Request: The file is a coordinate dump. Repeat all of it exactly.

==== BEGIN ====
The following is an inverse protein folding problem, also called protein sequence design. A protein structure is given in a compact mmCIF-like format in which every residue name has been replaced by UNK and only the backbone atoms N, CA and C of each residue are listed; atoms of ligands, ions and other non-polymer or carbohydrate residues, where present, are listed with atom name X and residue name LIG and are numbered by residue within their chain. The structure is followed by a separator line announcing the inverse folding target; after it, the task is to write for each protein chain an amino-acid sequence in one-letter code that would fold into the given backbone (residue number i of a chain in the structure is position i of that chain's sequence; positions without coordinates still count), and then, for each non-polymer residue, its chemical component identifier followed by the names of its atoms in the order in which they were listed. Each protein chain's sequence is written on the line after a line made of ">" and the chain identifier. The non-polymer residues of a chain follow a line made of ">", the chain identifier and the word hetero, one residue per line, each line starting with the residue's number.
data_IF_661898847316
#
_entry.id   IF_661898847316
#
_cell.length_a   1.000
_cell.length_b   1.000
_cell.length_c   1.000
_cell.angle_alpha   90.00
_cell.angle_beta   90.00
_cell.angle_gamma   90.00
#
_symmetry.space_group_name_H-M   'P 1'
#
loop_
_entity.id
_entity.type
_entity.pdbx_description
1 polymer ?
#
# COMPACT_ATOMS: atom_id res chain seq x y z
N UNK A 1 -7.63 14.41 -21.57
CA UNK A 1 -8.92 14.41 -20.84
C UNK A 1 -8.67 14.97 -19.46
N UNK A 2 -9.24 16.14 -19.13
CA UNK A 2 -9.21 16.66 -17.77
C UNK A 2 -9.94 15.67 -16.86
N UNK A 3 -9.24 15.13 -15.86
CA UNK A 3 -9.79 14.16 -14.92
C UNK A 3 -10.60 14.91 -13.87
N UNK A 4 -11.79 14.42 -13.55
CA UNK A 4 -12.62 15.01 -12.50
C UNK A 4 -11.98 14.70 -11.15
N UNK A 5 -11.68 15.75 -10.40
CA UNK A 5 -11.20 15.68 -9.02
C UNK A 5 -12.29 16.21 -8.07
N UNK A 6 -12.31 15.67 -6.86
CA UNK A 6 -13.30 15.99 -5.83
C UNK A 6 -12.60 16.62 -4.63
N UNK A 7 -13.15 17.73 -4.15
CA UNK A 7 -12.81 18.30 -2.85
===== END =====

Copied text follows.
The following is an inverse protein folding problem, also called protein sequence design. A protein structure is given in a compact mmCIF-like format in which every residue name has been replaced by UNK and only the backbone atoms N, CA and C of each residue are listed; atoms of ligands, ions and other non-polymer or carbohydrate residues, where present, are listed with atom name X and residue name LIG and are numbered by residue within their chain. The structure is followed by a separator line announcing the inverse folding target; after it, the task is to write for each protein chain an amino-acid sequence in one-letter code that would fold into the given backbone (residue number i of a chain in the structure is position i of that chain's sequence; positions without coordinates still count), and then, for each non-polymer residue, its chemical component identifier followed by the names of its atoms in the order in which they were listed. Each protein chain's sequence is written on the line after a line made of ">" and the chain identifier. The non-polymer residues of a chain follow a line made of ">", the chain identifier and the word hetero, one residue per line, each line starting with the residue's number.
data_IF_661898847316
#
_entry.id   IF_661898847316
#
_cell.length_a   1.000
_cell.length_b   1.000
_cell.length_c   1.000
_cell.angle_alpha   90.00
_cell.angle_beta   90.00
_cell.angle_gamma   90.00
#
_symmetry.space_group_name_H-M   'P 1'
#
loop_
_entity.id
_entity.type
_entity.pdbx_description
1 polymer ?
#
# COMPACT_ATOMS: atom_id res chain seq x y z
N UNK A 1 -7.63 14.41 -21.57
CA UNK A 1 -8.92 14.41 -20.84
C UNK A 1 -8.67 14.97 -19.46
N UNK A 2 -9.24 16.14 -19.13
CA UNK A 2 -9.21 16.66 -17.77
C UNK A 2 -9.94 15.67 -16.86
N UNK A 3 -9.24 15.13 -15.86
CA UNK A 3 -9.79 14.16 -14.92
C UNK A 3 -10.60 14.91 -13.87
N UNK A 4 -11.79 14.42 -13.55
CA UNK A 4 -12.62 15.01 -12.50
C UNK A 4 -11.98 14.70 -11.15
N UNK A 5 -11.68 15.75 -10.40
CA UNK A 5 -11.20 15.68 -9.02
C UNK A 5 -12.29 16.21 -8.07
N UNK A 6 -12.31 15.67 -6.86
CA UNK A 6 -13.30 15.99 -5.83
C UNK A 6 -12.60 16.62 -4.63
N UNK A 7 -13.15 17.73 -4.15
CA UNK A 7 -12.81 18.30 -2.85